Yet I just never see applications outside of that market. Not a slam. Just curious. It just seems odd that there are more Basic programs for OSX than Java. (At least judging by what gets downloaded at VersionTracker)

  • Great: WHY? (Score:2, Interesting)

    by tyrione (134248) on Monday March 10, 2003 @09:35PM (#5481674) Homepage
    For the price why don't you buy WebObjects 5.2 and use ProjectBuilder with InterfaceBuilder already?

    Or better yet since you are discussing client-side apps you don't need to spend one penny and just download Apple's tools.

    Of course if you are adamant and have lots of use with IntelliJ great but you'd be surprised how nice PB/IB work.
  • by webdev (605160) on Monday March 10, 2003 @11:37PM (#5482229)
    "Come for the Java and stay for the Cocoa and the Java." Last year it was just "Come for the Java stay for the Cocoa".
  • Re:Best Java Apps? (Score:5, Interesting)

    by dhovis (303725) on Monday March 10, 2003 @11:53PM (#5482317)
    Yeah, I kind of wonder why there aren't more Java apps myself. I took it upon myself to write a program for statistical design of experiments about a year ago. I wasn't happy with any of the software I had used, so I picked up a matrix library that NIST and Mathworks made available for Java.

    Now, I didn't know Java when I started. I learned Pascal in college and I've made a few attempts to learn C++, but I've never really succeded.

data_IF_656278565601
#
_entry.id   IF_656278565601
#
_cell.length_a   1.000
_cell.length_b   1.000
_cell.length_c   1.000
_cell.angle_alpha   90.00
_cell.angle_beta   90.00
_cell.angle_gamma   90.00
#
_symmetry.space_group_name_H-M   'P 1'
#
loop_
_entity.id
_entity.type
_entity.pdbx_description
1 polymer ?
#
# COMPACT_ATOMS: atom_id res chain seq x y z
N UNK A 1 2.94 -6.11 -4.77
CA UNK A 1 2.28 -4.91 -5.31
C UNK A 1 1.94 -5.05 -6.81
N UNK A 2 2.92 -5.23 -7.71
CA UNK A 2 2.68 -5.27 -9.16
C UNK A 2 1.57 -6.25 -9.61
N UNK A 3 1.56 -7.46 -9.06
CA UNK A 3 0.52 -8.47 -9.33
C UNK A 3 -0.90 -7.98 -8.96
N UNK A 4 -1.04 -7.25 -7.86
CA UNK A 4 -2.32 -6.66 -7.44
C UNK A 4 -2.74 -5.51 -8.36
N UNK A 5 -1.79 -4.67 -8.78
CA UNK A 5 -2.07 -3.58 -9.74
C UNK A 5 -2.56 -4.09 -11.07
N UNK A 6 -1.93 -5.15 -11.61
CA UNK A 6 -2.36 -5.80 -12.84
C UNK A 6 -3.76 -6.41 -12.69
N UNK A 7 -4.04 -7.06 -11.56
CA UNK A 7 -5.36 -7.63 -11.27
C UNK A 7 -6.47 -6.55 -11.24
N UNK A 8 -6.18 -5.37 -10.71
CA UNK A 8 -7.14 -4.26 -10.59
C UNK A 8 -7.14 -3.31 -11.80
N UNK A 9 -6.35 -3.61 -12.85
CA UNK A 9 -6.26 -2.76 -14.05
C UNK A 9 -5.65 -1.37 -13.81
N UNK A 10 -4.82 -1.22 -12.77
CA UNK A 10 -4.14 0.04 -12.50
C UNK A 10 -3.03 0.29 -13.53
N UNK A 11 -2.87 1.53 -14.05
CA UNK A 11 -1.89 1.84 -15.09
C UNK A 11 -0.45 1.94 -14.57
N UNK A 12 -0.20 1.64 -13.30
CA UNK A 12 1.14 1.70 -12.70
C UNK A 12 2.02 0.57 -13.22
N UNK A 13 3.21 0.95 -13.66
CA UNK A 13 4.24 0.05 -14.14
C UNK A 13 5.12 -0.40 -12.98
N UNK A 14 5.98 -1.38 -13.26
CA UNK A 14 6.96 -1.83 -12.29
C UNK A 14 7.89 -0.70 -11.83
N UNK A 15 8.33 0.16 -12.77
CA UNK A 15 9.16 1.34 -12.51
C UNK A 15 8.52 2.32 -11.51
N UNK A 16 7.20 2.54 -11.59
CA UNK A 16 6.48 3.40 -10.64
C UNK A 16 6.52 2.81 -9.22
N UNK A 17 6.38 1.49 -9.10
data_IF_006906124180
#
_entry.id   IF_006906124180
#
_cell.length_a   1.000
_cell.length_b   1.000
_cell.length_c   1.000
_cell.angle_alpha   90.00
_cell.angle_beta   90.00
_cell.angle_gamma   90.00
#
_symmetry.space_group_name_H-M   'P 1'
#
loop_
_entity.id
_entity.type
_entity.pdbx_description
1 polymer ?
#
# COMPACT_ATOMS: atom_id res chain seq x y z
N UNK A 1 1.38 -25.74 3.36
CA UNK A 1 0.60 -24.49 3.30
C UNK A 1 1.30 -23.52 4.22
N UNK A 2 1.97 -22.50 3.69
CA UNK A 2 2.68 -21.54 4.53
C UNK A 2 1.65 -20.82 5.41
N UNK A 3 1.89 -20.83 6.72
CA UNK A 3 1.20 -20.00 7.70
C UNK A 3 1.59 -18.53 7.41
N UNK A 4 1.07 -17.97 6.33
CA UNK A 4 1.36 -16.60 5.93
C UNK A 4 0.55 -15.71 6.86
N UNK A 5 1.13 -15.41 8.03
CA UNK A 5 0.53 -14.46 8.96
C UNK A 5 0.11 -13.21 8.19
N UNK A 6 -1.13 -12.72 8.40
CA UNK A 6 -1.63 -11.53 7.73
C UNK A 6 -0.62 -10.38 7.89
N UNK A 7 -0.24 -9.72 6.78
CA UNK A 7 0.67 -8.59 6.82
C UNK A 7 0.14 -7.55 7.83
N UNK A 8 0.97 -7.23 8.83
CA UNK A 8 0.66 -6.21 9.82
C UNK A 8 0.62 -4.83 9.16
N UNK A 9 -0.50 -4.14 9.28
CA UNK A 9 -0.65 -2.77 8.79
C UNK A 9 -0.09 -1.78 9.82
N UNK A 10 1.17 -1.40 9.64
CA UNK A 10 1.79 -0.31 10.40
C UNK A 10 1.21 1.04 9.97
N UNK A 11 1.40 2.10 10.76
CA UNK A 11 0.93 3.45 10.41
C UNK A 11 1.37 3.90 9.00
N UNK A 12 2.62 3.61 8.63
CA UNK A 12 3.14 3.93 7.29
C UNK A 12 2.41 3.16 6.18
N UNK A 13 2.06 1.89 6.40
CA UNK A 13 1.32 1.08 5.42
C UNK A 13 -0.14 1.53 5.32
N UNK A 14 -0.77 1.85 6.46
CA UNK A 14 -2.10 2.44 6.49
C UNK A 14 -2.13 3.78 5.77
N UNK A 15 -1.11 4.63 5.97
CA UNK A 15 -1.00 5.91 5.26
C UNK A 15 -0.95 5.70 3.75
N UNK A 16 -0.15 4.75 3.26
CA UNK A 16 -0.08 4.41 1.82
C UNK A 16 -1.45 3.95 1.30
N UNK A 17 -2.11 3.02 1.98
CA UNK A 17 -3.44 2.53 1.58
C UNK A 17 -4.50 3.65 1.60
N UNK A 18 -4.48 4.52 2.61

I picked Java for this project because I intended it for educational purposes and I'm not delusional enough to think that anyone would adopt my program if it was MacOS X only.

    Anyway, long story short, I've written a beta quality piece of software for statistical design of experiments using the Java/Swing API. I thought it was pretty easy to work with, and the speed is more than adequate, even on my iBook/500.

    I think the reason you don't see more Java Apps is just that not many people have inscentive to write their programs for cross platform use. If I had been a Windows user, I probably wouldn't have cared about the people who don't use windows and just learned C++ and the Win32 api. There wouldn't be the inscentive to capture the other 5-10% that doesn't run Windows. Even most Mac or Linux programmers don't care. Even though Java really is "fast enough" for most things.

    BTW: if anybody would like to beta test some Java software for Statistical DOE, email me. Let's see... Take my slashdot username and email me with that at mac.com.

  • Re:Limewire (Score:2, Interesting)

    by Kplusplus (617856) on Tuesday March 11, 2003 @12:14AM (#5482423) Homepage
    NO, it won't. The reason that Limewire sucks so bad is that way back when thier app didn't redraw things properly they added new code that messed with the window server in order to make Limewire draw properly. Every thing that touches any screen space with Limewire starts warping and can do wierd things. Everyone please email the Limewire people and tell them to stop doing this, it is the single reason i stopped using Limewire and have yet to ever install it again nor even bother with another release.
  • by Anonymous Coward on Tuesday March 11, 2003 @12:35AM (#5482515)
    i have a applet that creates cartograms [unl.edu] and the difference is amazing (go to the 'map' menu item and create a cartogram with 10 or so iterations). previously, one would see each iteration rendering, while 1.4.1 in safari almost instantaneously creates it.